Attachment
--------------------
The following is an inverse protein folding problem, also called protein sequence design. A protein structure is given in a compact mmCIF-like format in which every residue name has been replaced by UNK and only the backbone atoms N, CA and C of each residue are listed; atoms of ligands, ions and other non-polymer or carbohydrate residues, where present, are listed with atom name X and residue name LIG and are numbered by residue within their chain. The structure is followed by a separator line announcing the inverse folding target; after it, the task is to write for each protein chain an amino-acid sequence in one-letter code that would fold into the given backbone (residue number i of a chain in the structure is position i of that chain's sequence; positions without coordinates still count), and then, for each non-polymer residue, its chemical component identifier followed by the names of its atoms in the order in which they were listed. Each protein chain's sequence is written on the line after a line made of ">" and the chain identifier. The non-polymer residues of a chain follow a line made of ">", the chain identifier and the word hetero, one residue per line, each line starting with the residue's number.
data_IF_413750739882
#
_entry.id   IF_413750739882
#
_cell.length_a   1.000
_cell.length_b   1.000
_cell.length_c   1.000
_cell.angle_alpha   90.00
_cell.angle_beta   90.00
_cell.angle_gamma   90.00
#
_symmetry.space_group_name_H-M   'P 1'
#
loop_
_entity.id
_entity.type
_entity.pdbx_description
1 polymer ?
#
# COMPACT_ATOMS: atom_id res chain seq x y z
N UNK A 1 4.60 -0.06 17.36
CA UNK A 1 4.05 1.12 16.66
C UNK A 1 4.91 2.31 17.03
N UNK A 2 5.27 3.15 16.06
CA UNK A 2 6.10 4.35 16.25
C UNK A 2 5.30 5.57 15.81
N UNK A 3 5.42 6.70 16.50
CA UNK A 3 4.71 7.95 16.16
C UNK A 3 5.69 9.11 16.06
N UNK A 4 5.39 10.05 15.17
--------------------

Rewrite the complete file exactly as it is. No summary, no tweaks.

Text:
The following is an inverse protein folding problem, also called protein sequence design. A protein structure is given in a compact mmCIF-like format in which every residue name has been replaced by UNK and only the backbone atoms N, CA and C of each residue are listed; atoms of ligands, ions and other non-polymer or carbohydrate residues, where present, are listed with atom name X and residue name LIG and are numbered by residue within their chain. The structure is followed by a separator line announcing the inverse folding target; after it, the task is to write for each protein chain an amino-acid sequence in one-letter code that would fold into the given backbone (residue number i of a chain in the structure is position i of that chain's sequence; positions without coordinates still count), and then, for each non-polymer residue, its chemical component identifier followed by the names of its atoms in the order in which they were listed. Each protein chain's sequence is written on the line after a line made of ">" and the chain identifier. The non-polymer residues of a chain follow a line made of ">", the chain identifier and the word hetero, one residue per line, each line starting with the residue's number.
data_IF_413750739882
#
_entry.id   IF_413750739882
#
_cell.length_a   1.000
_cell.length_b   1.000
_cell.length_c   1.000
_cell.angle_alpha   90.00
_cell.angle_beta   90.00
_cell.angle_gamma   90.00
#
_symmetry.space_group_name_H-M   'P 1'
#
loop_
_entity.id
_entity.type
_entity.pdbx_description
1 polymer ?
#
# COMPACT_ATOMS: atom_id res chain seq x y z
N UNK A 1 4.60 -0.06 17.36
CA UNK A 1 4.05 1.12 16.66
C UNK A 1 4.91 2.31 17.03
N UNK A 2 5.27 3.15 16.06
CA UNK A 2 6.10 4.35 16.25
C UNK A 2 5.30 5.57 15.81
N UNK A 3 5.42 6.70 16.50
CA UNK A 3 4.71 7.95 16.16
C UNK A 3 5.69 9.11 16.06
N UNK A 4 5.39 10.05 15.17